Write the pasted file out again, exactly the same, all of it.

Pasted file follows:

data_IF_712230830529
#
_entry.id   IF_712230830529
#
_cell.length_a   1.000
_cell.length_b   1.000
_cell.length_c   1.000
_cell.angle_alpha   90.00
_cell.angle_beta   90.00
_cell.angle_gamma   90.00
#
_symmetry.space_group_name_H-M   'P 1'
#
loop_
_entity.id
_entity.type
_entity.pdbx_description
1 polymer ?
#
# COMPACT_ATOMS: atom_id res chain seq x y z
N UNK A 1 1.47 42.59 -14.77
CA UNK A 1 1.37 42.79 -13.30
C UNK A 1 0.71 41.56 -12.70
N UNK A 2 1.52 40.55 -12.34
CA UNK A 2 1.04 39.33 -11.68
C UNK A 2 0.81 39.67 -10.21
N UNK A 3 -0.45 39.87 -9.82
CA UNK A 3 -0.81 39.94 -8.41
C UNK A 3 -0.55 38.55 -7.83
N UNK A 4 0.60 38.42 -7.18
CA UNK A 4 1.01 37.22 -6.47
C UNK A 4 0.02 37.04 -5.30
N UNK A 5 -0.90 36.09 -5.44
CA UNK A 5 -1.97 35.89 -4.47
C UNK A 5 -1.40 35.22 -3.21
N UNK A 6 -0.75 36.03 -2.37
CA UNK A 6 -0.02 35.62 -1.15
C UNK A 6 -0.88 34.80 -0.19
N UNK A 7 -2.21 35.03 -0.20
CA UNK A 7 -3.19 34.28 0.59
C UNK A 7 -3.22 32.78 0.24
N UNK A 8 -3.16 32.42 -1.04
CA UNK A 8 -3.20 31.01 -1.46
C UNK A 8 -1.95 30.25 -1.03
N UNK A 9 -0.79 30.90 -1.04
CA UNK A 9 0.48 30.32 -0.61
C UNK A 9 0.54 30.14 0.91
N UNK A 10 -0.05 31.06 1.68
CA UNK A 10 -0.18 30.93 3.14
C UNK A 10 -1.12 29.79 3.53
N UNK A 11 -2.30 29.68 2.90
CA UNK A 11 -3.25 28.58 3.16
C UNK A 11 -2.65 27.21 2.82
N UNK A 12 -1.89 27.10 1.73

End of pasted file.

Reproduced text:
data_IF_712230830529
#
_entry.id   IF_712230830529
#
_cell.length_a   1.000
_cell.length_b   1.000
_cell.length_c   1.000
_cell.angle_alpha   90.00
_cell.angle_beta   90.00
_cell.angle_gamma   90.00
#
_symmetry.space_group_name_H-M   'P 1'
#
loop_
_entity.id
_entity.type
_entity.pdbx_description
1 polymer ?
#
# COMPACT_ATOMS: atom_id res chain seq x y z
N UNK A 1 1.47 42.59 -14.77
CA UNK A 1 1.37 42.79 -13.30
C UNK A 1 0.71 41.56 -12.70
N UNK A 2 1.52 40.55 -12.34
CA UNK A 2 1.04 39.33 -11.68
C UNK A 2 0.81 39.67 -10.21
N UNK A 3 -0.45 39.87 -9.82
CA UNK A 3 -0.81 39.94 -8.41
C UNK A 3 -0.55 38.55 -7.83
N UNK A 4 0.60 38.42 -7.18
CA UNK A 4 1.01 37.22 -6.47
C UNK A 4 0.02 37.04 -5.30
N UNK A 5 -0.90 36.09 -5.44
CA UNK A 5 -1.97 35.89 -4.47
C UNK A 5 -1.40 35.22 -3.21
N UNK A 6 -0.75 36.03 -2.37
CA UNK A 6 -0.02 35.62 -1.15
C UNK A 6 -0.88 34.80 -0.19
N UNK A 7 -2.21 35.03 -0.20
CA UNK A 7 -3.19 34.28 0.59
C UNK A 7 -3.22 32.78 0.24
N UNK A 8 -3.16 32.42 -1.04
CA UNK A 8 -3.20 31.01 -1.46
C UNK A 8 -1.95 30.25 -1.03
N UNK A 9 -0.79 30.90 -1.04
CA UNK A 9 0.48 30.32 -0.61
C UNK A 9 0.54 30.14 0.91
N UNK A 10 -0.05 31.06 1.68
CA UNK A 10 -0.18 30.93 3.14
C UNK A 10 -1.12 29.79 3.53
N UNK A 11 -2.30 29.68 2.90
CA UNK A 11 -3.25 28.58 3.16
C UNK A 11 -2.65 27.21 2.82
N UNK A 12 -1.89 27.10 1.73